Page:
The annual home run derby the night before the MLB All-Star Game is one of the best events in sports. Even though the event is way too long and we have to endure Chris Berman on play-by-play every year, some of the fondest memories from my childhood as a baseball fan were watching Ken Griffey Jr., Mark McGwire, and the rest of the steroid infused sluggers of the 1990s launch homers into the seats.
Miguel Cabrera has to reason to participate in the HR Derby
That being said, I want Miguel Cabrera nowhere the 2013 edition Monday night at CitiField.
The Week That Was This week started off looking very good and then spiraled out of control and ended in a disaster. The Tigers took the first two on the road in Seattle and were primed to sweep the Mariners with Justin Verlander taking the mound on Thursday afternoon against the M’s. That’s where everything fell off the rails. The Tigers were shut out by Hisashi Iwakuma and the Mariners bullpen, managing only five hits and wasting a 12-strikeout performance by Verlander. Even with the loss, the Tigers had won four of their first six on the road and were looking at the propsect of a winning record on the nine-game West Coast road trip.
Then the team went to Anaheim and everything fell apart. In the three-game sweep at the hands of the Angels, the Tigers went 3-for-26 with runners in scoring position and left 31 men on base were outscored 24-4. The offense which was on fire in the previous week, turned in five consecutive awful performances. In the past five games which spans 54 innings thanks to extra inning games, the Tigers have scored six total runs and were shutout twice and one of those runs was in the 9th inning on Friday night against the Angels while trailing 8-0.
Weekly Record: 2-4 (2-1 vs. Mariners, 0-3 vs. Angels)
Season Record: 9-9 (3rd place AL Central, 1.5 GB of Kansas City Royals
Division Record: 1-2 (1-2 vs. Twins)
The Week That Was The Tigers 2013 season continues it’s pogo stick like trajectory, thus far. The Tigers have not won more than two games in a row at any point thus far in 2013 but have yet to lose more than two games in a row and sat in a first place tie in the American League Central with the Kansas City Royals after action completed on Sunday. The offense (especially Prince Fielder) is finally starting to click on all cylinders as Sunday’s win over the Oakland A’s got the Tigers to two games above .500 for the first time in 2013 but the work from the bullpen has been just awful, as they have blown leads and utlimately taken the loss in three of the five Tigers losses.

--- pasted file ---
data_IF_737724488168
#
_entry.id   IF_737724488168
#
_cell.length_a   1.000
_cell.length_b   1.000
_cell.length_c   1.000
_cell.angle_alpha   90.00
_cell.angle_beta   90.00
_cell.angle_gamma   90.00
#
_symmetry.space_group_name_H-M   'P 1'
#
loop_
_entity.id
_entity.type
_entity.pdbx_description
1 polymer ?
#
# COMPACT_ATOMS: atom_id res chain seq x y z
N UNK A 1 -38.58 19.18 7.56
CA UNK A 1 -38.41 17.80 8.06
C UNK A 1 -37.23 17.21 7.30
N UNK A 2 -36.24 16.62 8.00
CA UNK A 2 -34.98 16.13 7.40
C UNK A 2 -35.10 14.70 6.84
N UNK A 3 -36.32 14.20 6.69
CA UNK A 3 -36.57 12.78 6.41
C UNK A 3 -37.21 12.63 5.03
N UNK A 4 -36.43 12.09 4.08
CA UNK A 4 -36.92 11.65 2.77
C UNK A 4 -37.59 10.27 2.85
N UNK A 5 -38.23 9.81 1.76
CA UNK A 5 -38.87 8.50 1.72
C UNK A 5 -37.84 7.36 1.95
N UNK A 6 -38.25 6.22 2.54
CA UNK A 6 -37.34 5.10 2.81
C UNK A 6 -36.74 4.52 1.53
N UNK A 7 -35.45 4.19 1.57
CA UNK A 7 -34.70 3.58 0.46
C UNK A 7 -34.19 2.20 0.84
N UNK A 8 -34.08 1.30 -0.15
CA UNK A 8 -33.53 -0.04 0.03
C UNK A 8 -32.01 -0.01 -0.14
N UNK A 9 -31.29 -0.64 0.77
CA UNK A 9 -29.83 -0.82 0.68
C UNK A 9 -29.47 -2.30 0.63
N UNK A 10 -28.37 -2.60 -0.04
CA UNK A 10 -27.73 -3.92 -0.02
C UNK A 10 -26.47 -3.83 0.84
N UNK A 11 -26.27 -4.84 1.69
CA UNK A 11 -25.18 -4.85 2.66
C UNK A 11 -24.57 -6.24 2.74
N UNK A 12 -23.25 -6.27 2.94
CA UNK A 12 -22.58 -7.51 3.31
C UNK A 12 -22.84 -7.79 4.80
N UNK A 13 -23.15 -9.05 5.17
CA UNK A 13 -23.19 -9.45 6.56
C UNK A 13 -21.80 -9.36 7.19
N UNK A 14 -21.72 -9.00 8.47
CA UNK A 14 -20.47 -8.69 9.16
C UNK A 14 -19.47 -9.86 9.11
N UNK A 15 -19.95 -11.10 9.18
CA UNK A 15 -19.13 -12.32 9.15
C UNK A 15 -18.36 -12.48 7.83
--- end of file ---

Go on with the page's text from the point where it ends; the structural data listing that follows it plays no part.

Weekly Record: 4-2 (2-1 vs. Blue Jays, 2-1 vs. A’s)
Season Record: 7-5 (T-1st AL Central with Kansas City Royals)
Division Record: 1-2 (1-2 vs. Twins)
There were some broken hearts and puzzled fans when the Tigers made their roster cuts last week that involved sending Quintin Berry, who quickly gained a major fan following last season, and Danny Worth to Toledo while Don Kelly and Matt Tuiasosopo made the major league roster.
Toledo’s on-field performance has been suffered the last few seasons due to Tigers tendency to trade their top prospects away. The Mud Hens have suffered three straight losing seasons, averaging 78 losses per season (they only play 144 games in the International League), bottoming out in 2012 with a 60-84 record.
Things aren’t getting that better for Phil Nevin’s squad, the team is 1-6, and is tied for the worst record in the International League. Here are some updates on some notable former (and future) Tigers.
The Week That Was
The Tigers had a very and up-and-down week, losing two of three to the Twins at Target Field (including Phil Coke blowing a save in the bottom of the 9th to the Twins on Wednesday) and taking two of three from the Yankees at Comerica Park. Both series featured frustrating moments at times from the Tigers offense and bullpen
The regular baseball season is just a long, long grind.
162 games spread over 6 months is a lot, especially when you experience a season like the 2012 Detroit Tigers, where a team that should have won the American League Central running away underachieved for five and a half months and only clinched the division on October 1st, which was the 160th game of the year. Last season was grind to experience and most likely took years off my life.
Seeing as baseball really doesn’t get exciting until post-All Star break and all the trade deadline activity, here are the five most “intriguing” match-ups of the first half.
Boesch was scheduled to make $2.3 million in 2013, or the 16th highest salary on the team. Since they released him today, they only owe one-sixth of that ($383,333). If they had released him before opening day, they would have owed him $575,000. I’m sorry, but the Tigers are not the type of organization that would cut somebody to save less than $200,000 if he had any value.
And that’s really it, Boesch has just no value left.
Baseball at the end of the day is a team sport. Despite all the advanced metrics that try to quantify how good a player is individually, ultimately, one player cannot carry a team for the entire season. Alex Rodriguez’s tenure in Texas proved at least that much. And it doesn’t necessarily means the star players either. We all know what to expect from Justin Verlander, Miguel Cabrera, and Prince Fielder over the course of 162 games. But if these five players have a big season, a return trip to the World Series will be in order.